Recycling of Plastic Auto Parts Gains Attention Even As It Remains In its Relative Infancy
3. May 2016
SPI launches automotive recycling report; separation process key to German start-up’s patented recycling technology.
There is a buzz about automotive plastics recycling these days, and I’ll bet that in the not-so-distant future we will hear about some of the advances being made. Last week I blogged about MBA Polymers starting up what appears to be the first production of PC/ABS pellets derived from shredded WEEE (waste electrical and electronic equipment).
But the company’s claim-to-fame is its now five-year-old Workshop, U.K. plant, which is reportedly the world’s largest (annual production capacity of up to 176 million lb) and most advanced facility for recovering plastics and rubber from automotive shredder residue. Its proprietary processes reportedly use less than 20% of the energy needed to produce virgin resins.
In a bit of serendipity, other news on this front emerged last week:
• SPI released its new report, Automotive Recycling: Devalued is now Revalued, which highlights innovative use of recycled content and achievements in zero waste in manufacturing, as well as promoting increased recycling of plastic automotive parts. At the same time, SPI noted the while automotive recycling is leading other industries—with 95% of automobiles recycled at the end of their practical life, the recycling of plastic materials in automobiles, is in its infancy.
SPI sees abundant opportunities for recycled plastic in cars. Each year in the U.S., about 12-15 million vehicles are scrapped with more and more plastic components and parts comprising an ever increasing amount of those vehicles. “There is an opportunity for recycled plastics in the automotive sector, and we are hoping to merge key learnings from all members of the supply chain together to learn how we can best promote and grow plastics recycling in the automotive industry,” said Kim Holmes, SPI’s senior director of recycling and diversion.
To help close the loop in automotive plastics, SPI has two projects underway. First, is the Zero Net Waste (ZNW) recognition program, which assists the plastics industry in managing waste in manufacturing by offering specific tools to evaluate waste reduction opportunities and maximize landfill diversion.
Second, in a separate recovery effort, SPI members have begun a collaborative research project to explore the viability of collecting and recycling auto plastics from end-of-life vehicles and build a basic recovery model for whole parts before shredding. The review will help determine the feasibility of recovery today pared against material performance and demand for recycled PP and TPO. If successful, the project will serve as a launching point to explore the opportunity to recover additional plastics, both through whole-parts recovery and eventually auto shredder residue (ASR).
• The engineering and technical center PulverMetallurgische Kompetenz-Centrum Thale (PMC), located in the German federal state Saxony-Anhalt and globally respected for its expertise in powder metallurgy, is expanding its work to encompass the recycling of automotive plastic waste into high-quality material. Each month, Volkswagen which is among PMC’s development partners, has been bringing two to three containers of plastic waste to the PMC, according to Thomas Kock, PMC’s managing director. He adds that there is great industrial demand for production processes that save energy and material, especially in the automotive and aviation industries. Pointing out that automotive plastic waste is costly and adversely affects the environment, Kock notes: “from our experimental factory, visions take shape and set off out into the world.”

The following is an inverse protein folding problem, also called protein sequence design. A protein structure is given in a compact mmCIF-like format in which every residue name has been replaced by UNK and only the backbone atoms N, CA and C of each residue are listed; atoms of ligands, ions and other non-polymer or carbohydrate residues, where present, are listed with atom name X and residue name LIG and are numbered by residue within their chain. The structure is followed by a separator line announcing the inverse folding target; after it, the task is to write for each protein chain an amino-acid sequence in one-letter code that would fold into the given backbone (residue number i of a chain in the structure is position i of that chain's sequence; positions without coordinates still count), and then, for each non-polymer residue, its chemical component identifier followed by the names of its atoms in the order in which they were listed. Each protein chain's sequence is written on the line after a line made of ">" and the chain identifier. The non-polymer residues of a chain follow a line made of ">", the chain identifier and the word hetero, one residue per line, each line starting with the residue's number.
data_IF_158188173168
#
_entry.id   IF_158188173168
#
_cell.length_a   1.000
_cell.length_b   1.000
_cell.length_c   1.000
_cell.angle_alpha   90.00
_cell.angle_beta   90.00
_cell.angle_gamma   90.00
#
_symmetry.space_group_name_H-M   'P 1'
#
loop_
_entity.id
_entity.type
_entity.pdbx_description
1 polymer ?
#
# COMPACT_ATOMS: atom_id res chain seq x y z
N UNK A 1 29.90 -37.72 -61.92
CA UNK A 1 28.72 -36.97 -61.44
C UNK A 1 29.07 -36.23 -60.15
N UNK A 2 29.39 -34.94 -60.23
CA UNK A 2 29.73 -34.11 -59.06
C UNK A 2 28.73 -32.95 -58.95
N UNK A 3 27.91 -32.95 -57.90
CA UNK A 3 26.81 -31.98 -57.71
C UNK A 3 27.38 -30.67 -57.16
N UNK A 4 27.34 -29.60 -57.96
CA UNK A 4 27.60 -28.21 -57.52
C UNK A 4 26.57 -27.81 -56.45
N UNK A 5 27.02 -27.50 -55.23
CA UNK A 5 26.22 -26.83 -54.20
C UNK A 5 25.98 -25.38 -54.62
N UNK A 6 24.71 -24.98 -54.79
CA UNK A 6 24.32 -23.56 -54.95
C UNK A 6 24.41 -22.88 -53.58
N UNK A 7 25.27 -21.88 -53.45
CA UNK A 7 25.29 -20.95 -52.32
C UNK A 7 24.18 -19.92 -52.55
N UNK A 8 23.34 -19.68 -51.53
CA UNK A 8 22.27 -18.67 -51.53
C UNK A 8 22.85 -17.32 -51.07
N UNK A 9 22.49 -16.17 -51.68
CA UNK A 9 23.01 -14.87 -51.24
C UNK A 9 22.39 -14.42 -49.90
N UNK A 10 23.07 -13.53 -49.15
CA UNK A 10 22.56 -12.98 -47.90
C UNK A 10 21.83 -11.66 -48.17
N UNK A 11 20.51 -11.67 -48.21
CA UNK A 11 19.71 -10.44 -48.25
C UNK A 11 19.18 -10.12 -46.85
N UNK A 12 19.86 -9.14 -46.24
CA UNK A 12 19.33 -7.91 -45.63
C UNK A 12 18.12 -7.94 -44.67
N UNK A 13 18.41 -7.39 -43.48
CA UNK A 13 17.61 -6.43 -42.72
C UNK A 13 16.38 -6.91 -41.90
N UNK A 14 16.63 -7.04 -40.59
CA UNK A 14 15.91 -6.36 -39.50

Today, at PMC’s “experimental factory”, you can find sacks filled with granulate derived from shredded and ground plastic automotive waste. Kock says, the technology involved is ground-breaking, noting that this granulate can be used again without a decrease in quality, compared to most plastics which are thermally recycled or recycled in an inferior way which causes a drop in the material’s quality.
A team led by inventor Jorg Beckmann developed new processing procedures at the PMC with which it is reportedly possible for the first time to add prepared plastic wastes to fresh mixtures that are almost 100% new. Last year, this patented invention was awarded the Hugo Junkers Prize for Research and Innovation from Saxony-Anhalt. Chemical lab assistant Nicole Mahnke and chemical engineer Jurgen Deinert are key to this project, and are now part of the recently founded start-up company Seco Thale GmbH, which is one of PMC’s tenants. “Our tests are now going beyond the standard for laboratories,” says Deinert, noting that the internally developed processing line in the experimental factory acts as a technical center for further optimizing processes and end products.
It turns out that the heart of this invention is the separating process. Whether it be dashboards, surrounds or ventilator blades—different plastics are always processed. So far, PP, PUR and PVC have been separated from each other by means of the new technology.
The granules are of different color—black, white, blue, depending on the initial product or they are colored before they are made into new injection molded parts, according to Mahnke. In addition to the patented separation technology, new testing and measuring systems have advanced this research by confirming the high quality of the resultant recycled automotive plastics.